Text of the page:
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The Objectivist Party

Ayn Rand, philosophical muse of the Objectivist Party.

New York Times Co./Getty Images

When Tom Stevens started the Objectivist Party on Feb. 2, 2008, he didn't pick the date at random. On that day in 1905, the Russian-American novelist and philosopher Ayn Rand was born. Best known for "Atlas Shrugged" and "The Fountainhead," Rand's literary imprint has also bled into the political realm since much of her work focuses on themes of defending self-interest and freedom from government intervention [source: Rand]. The Objectivist Party skews toward the conservative end of the spectrum and bases its guiding principles on Rand's zealous support of laissez-faire capitalism and the function of government as a protector rather than a provider [source: Objectivist Party]. Rand, however, would likely loathe being associated with conservative politics, preferring to summarize her philosophy as "radical objectivism," hence the party name [source: Ayn Rand Lexicon].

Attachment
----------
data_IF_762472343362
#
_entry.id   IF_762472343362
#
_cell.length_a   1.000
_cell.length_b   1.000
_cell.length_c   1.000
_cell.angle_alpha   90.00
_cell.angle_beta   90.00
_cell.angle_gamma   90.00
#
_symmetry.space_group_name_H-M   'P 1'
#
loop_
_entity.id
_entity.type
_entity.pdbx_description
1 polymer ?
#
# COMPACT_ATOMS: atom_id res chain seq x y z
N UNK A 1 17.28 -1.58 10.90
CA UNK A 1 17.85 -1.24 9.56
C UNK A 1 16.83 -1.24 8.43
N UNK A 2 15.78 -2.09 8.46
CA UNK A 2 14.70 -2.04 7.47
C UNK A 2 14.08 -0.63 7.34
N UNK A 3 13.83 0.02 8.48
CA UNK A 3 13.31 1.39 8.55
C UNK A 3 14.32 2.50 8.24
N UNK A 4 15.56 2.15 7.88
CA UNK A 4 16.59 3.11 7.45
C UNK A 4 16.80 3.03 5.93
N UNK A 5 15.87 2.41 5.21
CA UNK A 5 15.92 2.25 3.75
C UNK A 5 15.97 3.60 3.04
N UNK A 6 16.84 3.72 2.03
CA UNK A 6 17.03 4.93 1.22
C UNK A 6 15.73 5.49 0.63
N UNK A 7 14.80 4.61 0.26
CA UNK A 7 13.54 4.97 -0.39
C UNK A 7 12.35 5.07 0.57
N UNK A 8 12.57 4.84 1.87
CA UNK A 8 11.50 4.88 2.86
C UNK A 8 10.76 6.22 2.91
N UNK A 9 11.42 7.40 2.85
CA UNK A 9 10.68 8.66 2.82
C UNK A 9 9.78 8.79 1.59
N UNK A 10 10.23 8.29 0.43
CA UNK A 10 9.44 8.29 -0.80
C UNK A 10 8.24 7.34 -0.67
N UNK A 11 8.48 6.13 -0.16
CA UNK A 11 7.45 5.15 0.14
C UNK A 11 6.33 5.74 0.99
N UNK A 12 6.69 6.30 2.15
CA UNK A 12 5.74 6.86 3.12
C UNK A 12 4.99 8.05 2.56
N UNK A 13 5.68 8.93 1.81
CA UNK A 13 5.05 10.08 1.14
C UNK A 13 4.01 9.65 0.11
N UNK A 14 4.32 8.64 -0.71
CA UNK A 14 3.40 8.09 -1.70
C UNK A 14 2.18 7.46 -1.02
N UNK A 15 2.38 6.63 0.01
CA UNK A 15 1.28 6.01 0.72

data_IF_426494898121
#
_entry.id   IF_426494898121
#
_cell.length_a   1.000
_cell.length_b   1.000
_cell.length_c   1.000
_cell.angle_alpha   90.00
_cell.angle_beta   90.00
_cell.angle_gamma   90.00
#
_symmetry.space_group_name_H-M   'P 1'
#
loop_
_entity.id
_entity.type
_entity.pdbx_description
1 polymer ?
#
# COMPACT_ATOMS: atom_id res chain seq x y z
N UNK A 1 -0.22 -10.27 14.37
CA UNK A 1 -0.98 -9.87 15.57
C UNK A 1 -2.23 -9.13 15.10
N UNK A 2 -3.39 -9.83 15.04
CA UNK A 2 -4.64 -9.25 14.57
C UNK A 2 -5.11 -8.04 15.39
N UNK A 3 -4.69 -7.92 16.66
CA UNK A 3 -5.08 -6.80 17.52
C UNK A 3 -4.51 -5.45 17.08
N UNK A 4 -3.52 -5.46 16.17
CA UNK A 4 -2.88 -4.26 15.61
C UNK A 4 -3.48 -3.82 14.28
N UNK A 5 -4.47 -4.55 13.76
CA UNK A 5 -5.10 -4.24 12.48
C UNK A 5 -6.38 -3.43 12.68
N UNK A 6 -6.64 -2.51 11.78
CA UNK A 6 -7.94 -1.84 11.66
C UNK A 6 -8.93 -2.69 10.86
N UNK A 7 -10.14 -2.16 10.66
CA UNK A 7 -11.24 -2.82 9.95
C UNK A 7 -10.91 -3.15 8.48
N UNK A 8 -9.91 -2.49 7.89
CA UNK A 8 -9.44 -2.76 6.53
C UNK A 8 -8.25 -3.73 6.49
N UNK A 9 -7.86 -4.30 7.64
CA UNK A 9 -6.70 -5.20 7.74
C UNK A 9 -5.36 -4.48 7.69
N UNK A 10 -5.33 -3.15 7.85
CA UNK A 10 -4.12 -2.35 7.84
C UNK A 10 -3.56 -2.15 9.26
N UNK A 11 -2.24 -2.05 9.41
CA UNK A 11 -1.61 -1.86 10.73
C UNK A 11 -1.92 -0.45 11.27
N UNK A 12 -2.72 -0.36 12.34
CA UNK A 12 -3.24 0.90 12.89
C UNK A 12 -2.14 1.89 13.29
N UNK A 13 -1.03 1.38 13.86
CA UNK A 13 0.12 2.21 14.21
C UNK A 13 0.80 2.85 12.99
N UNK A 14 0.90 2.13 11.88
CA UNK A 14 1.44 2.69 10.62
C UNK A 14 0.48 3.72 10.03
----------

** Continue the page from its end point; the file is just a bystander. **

In 2008 and 2012, Objectivist Party founder Tom Stevens was selected to represent the Rand acolytes as their presidential candidate.

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